The request comes in a defamation case against Nashville television reporter Phil Williams. At issue is whether accurately reporting on a court case protects Williams from prosecution.
In 2016, Davidson County District Attorney Glenn Funk sued Williams and WTVF-TV station owner Scripps Media for more than $200 million. Funk claims Williams defamed him in reporting on a lawsuit by suggesting that Funk had been accused of soliciting bribes, extorting money and blackmailing a criminal defendant.
Williams' attorneys, in their pleadings, say the stories simply reported on allegations made by others. Williams says the stories did not accuse Funk of soliciting bribes or extortion.
Funk wants the Tennessee Supreme Court to rule that the accuracy of the reporting does not matter if a reporter's motives are found to be malicious. Funk's attorneys point to lawsuits going back to the 1800s in which Tennessee courts have taken into account whether "express malice" - defined as ill will or spite - was a component of the reporting.
Funk wants Williams to hand over all the information he gathered and produced in reporting his stories so Funk can try to prove Williams acted out of malice. The case has been stalled over questions of what information Williams is required to provide to Funk.
The trial court judge earlier ordered Williams to hand over documents to the district attorney, but the state Court of Appeals overturned that decision last November.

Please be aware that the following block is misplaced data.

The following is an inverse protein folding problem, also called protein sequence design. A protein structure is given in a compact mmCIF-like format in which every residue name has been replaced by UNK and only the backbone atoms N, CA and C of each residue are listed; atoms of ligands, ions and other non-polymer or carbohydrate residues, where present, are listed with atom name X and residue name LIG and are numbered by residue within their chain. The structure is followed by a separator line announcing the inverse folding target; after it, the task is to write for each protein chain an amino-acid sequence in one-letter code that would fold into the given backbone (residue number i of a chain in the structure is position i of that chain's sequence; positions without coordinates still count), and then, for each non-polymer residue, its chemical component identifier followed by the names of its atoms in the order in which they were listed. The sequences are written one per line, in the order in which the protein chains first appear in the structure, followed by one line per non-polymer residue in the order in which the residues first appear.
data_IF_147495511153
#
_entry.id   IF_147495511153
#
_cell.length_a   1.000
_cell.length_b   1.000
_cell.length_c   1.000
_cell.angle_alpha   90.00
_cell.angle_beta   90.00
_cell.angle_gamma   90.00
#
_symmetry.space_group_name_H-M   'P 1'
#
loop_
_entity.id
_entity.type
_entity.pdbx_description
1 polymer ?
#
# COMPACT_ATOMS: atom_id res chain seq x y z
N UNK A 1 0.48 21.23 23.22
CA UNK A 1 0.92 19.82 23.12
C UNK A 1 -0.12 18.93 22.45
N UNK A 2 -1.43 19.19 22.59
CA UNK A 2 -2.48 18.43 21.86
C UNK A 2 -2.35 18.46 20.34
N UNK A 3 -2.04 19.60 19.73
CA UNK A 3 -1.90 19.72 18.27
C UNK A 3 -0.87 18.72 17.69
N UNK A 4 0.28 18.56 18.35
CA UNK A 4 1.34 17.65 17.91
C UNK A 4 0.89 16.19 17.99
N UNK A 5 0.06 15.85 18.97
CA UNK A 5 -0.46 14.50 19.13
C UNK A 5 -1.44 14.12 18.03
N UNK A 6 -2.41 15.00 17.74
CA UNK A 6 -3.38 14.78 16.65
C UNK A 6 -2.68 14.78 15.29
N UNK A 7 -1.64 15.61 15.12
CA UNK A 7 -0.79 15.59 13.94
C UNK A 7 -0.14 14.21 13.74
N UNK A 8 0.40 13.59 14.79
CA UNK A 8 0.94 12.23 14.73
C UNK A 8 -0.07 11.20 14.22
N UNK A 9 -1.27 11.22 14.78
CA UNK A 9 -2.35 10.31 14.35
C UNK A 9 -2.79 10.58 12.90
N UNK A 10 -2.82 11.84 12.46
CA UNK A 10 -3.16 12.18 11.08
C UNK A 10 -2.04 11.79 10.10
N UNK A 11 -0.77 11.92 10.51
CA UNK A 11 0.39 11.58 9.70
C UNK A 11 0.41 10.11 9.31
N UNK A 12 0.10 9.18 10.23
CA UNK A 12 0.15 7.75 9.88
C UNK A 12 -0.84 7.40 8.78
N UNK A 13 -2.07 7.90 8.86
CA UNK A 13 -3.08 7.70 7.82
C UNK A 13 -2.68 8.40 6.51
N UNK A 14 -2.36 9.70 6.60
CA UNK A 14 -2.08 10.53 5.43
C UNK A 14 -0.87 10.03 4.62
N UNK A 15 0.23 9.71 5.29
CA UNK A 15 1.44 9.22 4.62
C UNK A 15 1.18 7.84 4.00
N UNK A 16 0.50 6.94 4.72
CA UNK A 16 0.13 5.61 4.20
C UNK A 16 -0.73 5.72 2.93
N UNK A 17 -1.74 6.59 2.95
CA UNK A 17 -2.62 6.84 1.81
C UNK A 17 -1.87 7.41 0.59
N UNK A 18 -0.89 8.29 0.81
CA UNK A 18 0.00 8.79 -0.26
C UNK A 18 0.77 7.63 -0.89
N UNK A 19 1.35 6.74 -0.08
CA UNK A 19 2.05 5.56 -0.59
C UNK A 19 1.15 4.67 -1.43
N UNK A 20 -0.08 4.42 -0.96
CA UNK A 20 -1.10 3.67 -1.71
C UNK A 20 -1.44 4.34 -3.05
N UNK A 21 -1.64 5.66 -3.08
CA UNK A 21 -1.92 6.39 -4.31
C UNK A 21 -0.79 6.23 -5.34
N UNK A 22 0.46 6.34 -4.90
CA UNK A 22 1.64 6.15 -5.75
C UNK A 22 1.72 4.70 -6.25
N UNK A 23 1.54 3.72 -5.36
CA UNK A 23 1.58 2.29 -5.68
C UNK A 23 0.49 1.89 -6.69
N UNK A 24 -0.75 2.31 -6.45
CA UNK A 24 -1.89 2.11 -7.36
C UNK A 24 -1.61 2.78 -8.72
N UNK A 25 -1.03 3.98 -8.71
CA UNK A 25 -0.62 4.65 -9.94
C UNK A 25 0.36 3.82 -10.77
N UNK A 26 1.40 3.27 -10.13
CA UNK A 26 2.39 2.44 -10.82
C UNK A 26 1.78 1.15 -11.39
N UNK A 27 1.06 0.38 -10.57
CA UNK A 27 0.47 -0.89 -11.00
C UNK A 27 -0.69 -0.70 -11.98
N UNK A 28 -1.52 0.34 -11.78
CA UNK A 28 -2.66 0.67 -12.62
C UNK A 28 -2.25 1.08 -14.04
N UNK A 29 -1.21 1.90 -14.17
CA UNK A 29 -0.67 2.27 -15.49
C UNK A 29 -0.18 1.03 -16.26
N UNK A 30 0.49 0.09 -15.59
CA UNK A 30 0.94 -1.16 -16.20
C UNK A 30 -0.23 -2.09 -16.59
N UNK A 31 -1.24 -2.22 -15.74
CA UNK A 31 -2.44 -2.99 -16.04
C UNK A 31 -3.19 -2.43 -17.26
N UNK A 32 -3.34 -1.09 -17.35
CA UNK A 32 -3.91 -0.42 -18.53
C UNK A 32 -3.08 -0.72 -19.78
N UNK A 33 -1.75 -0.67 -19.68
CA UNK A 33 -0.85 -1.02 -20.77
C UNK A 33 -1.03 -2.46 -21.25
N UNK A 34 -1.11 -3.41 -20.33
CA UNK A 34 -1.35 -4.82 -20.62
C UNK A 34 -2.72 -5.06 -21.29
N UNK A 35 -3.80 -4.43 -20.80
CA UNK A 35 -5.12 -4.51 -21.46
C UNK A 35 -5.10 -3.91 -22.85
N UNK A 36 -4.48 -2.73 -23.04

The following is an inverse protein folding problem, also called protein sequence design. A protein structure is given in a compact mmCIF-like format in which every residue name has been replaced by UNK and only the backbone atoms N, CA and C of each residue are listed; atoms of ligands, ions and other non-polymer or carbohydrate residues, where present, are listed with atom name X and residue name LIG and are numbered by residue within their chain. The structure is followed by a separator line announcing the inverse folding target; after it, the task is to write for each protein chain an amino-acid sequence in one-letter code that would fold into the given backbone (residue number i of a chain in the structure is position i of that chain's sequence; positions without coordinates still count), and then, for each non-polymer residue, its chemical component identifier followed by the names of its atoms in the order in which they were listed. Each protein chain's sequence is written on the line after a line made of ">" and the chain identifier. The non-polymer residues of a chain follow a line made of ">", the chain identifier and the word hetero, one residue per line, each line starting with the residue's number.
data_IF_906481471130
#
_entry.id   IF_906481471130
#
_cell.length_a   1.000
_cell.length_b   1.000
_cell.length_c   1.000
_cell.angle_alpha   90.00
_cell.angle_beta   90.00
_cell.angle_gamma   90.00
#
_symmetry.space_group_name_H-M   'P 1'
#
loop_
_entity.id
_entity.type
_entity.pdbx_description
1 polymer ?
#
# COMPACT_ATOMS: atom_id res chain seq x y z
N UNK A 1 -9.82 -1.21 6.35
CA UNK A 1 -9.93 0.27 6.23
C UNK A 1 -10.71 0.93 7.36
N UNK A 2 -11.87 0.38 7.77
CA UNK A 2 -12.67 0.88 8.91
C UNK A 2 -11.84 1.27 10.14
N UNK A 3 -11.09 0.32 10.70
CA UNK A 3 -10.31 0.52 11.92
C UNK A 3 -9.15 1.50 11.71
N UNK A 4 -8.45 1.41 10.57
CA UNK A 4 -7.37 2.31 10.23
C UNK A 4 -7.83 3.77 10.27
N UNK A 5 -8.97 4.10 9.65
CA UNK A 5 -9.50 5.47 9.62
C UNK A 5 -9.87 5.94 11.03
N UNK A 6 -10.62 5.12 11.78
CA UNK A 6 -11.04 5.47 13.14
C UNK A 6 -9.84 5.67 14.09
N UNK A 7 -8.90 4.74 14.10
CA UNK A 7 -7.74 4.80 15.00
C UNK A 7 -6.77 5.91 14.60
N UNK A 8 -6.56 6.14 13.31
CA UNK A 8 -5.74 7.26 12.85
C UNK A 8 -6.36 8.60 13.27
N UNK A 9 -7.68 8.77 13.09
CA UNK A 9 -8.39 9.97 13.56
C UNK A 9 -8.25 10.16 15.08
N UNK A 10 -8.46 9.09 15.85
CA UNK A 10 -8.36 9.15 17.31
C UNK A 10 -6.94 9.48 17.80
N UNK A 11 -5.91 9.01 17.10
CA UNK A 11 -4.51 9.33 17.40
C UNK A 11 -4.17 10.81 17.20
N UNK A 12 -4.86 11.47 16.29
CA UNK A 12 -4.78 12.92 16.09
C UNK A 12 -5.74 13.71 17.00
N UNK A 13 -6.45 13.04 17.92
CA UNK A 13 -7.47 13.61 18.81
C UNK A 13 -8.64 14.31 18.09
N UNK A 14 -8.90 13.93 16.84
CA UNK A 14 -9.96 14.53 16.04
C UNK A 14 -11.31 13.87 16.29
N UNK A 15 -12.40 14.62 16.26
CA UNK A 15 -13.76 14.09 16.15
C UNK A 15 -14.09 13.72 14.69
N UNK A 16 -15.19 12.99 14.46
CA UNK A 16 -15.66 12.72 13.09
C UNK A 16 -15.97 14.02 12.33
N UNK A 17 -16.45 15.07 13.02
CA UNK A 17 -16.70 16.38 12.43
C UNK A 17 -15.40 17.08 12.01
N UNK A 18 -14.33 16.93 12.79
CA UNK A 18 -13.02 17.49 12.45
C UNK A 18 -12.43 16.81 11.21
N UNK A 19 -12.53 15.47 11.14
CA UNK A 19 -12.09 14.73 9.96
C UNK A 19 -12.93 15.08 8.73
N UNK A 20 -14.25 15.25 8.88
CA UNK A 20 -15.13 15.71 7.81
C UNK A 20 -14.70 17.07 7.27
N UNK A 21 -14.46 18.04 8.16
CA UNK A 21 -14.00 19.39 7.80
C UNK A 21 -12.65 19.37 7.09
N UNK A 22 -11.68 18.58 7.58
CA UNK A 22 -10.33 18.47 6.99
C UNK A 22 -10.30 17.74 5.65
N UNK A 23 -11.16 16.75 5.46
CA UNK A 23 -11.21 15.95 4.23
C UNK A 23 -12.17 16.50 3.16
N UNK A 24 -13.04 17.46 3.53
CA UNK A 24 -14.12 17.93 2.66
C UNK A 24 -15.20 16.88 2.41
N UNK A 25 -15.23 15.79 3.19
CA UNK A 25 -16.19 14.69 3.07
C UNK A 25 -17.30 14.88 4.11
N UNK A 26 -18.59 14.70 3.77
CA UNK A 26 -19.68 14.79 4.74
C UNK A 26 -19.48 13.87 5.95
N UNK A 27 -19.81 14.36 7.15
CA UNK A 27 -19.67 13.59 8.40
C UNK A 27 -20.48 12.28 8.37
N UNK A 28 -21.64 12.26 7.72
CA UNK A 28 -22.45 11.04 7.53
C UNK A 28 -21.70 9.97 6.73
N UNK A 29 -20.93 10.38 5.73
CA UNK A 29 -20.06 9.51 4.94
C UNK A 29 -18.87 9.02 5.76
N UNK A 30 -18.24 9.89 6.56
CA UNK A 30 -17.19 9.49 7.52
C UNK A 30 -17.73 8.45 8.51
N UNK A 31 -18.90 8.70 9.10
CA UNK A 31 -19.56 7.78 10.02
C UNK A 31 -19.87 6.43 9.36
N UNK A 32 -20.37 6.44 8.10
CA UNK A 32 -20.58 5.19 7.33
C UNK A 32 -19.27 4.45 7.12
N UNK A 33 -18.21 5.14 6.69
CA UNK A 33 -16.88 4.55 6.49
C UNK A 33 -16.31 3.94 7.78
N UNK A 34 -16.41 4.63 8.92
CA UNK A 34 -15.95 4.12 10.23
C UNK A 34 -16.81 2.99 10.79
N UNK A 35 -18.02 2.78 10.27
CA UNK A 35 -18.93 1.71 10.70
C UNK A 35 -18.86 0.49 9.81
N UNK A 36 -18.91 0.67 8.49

In court pleadings, Williams' attorneys say he is protected by Tennessee's fair report privilege, which generally protects fair and accurate reporting on public proceedings like lawsuits.
On Thursday, the Tennessee Supreme Court will hear arguments over how it should interpret the fair report privilege as well as Tennessee's shield law, which protects journalists from having to divulge their sources in many cases.
The Associated Press and other media with operations in Tennessee have filed a friend-of-the-court brief arguing that Tennessee precedent cited by Funk is outdated and runs afoul of U.S. Supreme Court precedent and the First Amendment.
They also argue that considering malice is illogical because it could treat two reports of identical content differently based on the mindset of the reporter. The brief urges the Tennessee Supreme Court to overturn precedent and rule that malice has no bearing on a claim of fair report privilege.
Funk's attorneys, in their pleadings, ask the court to follow "more than 100 years of Tennessee Supreme Court precedent." They cite a case from 1871 in which the court stated that "a bona fide report of the proceedings in a court of justice, in the absence of express malice, is not libel."
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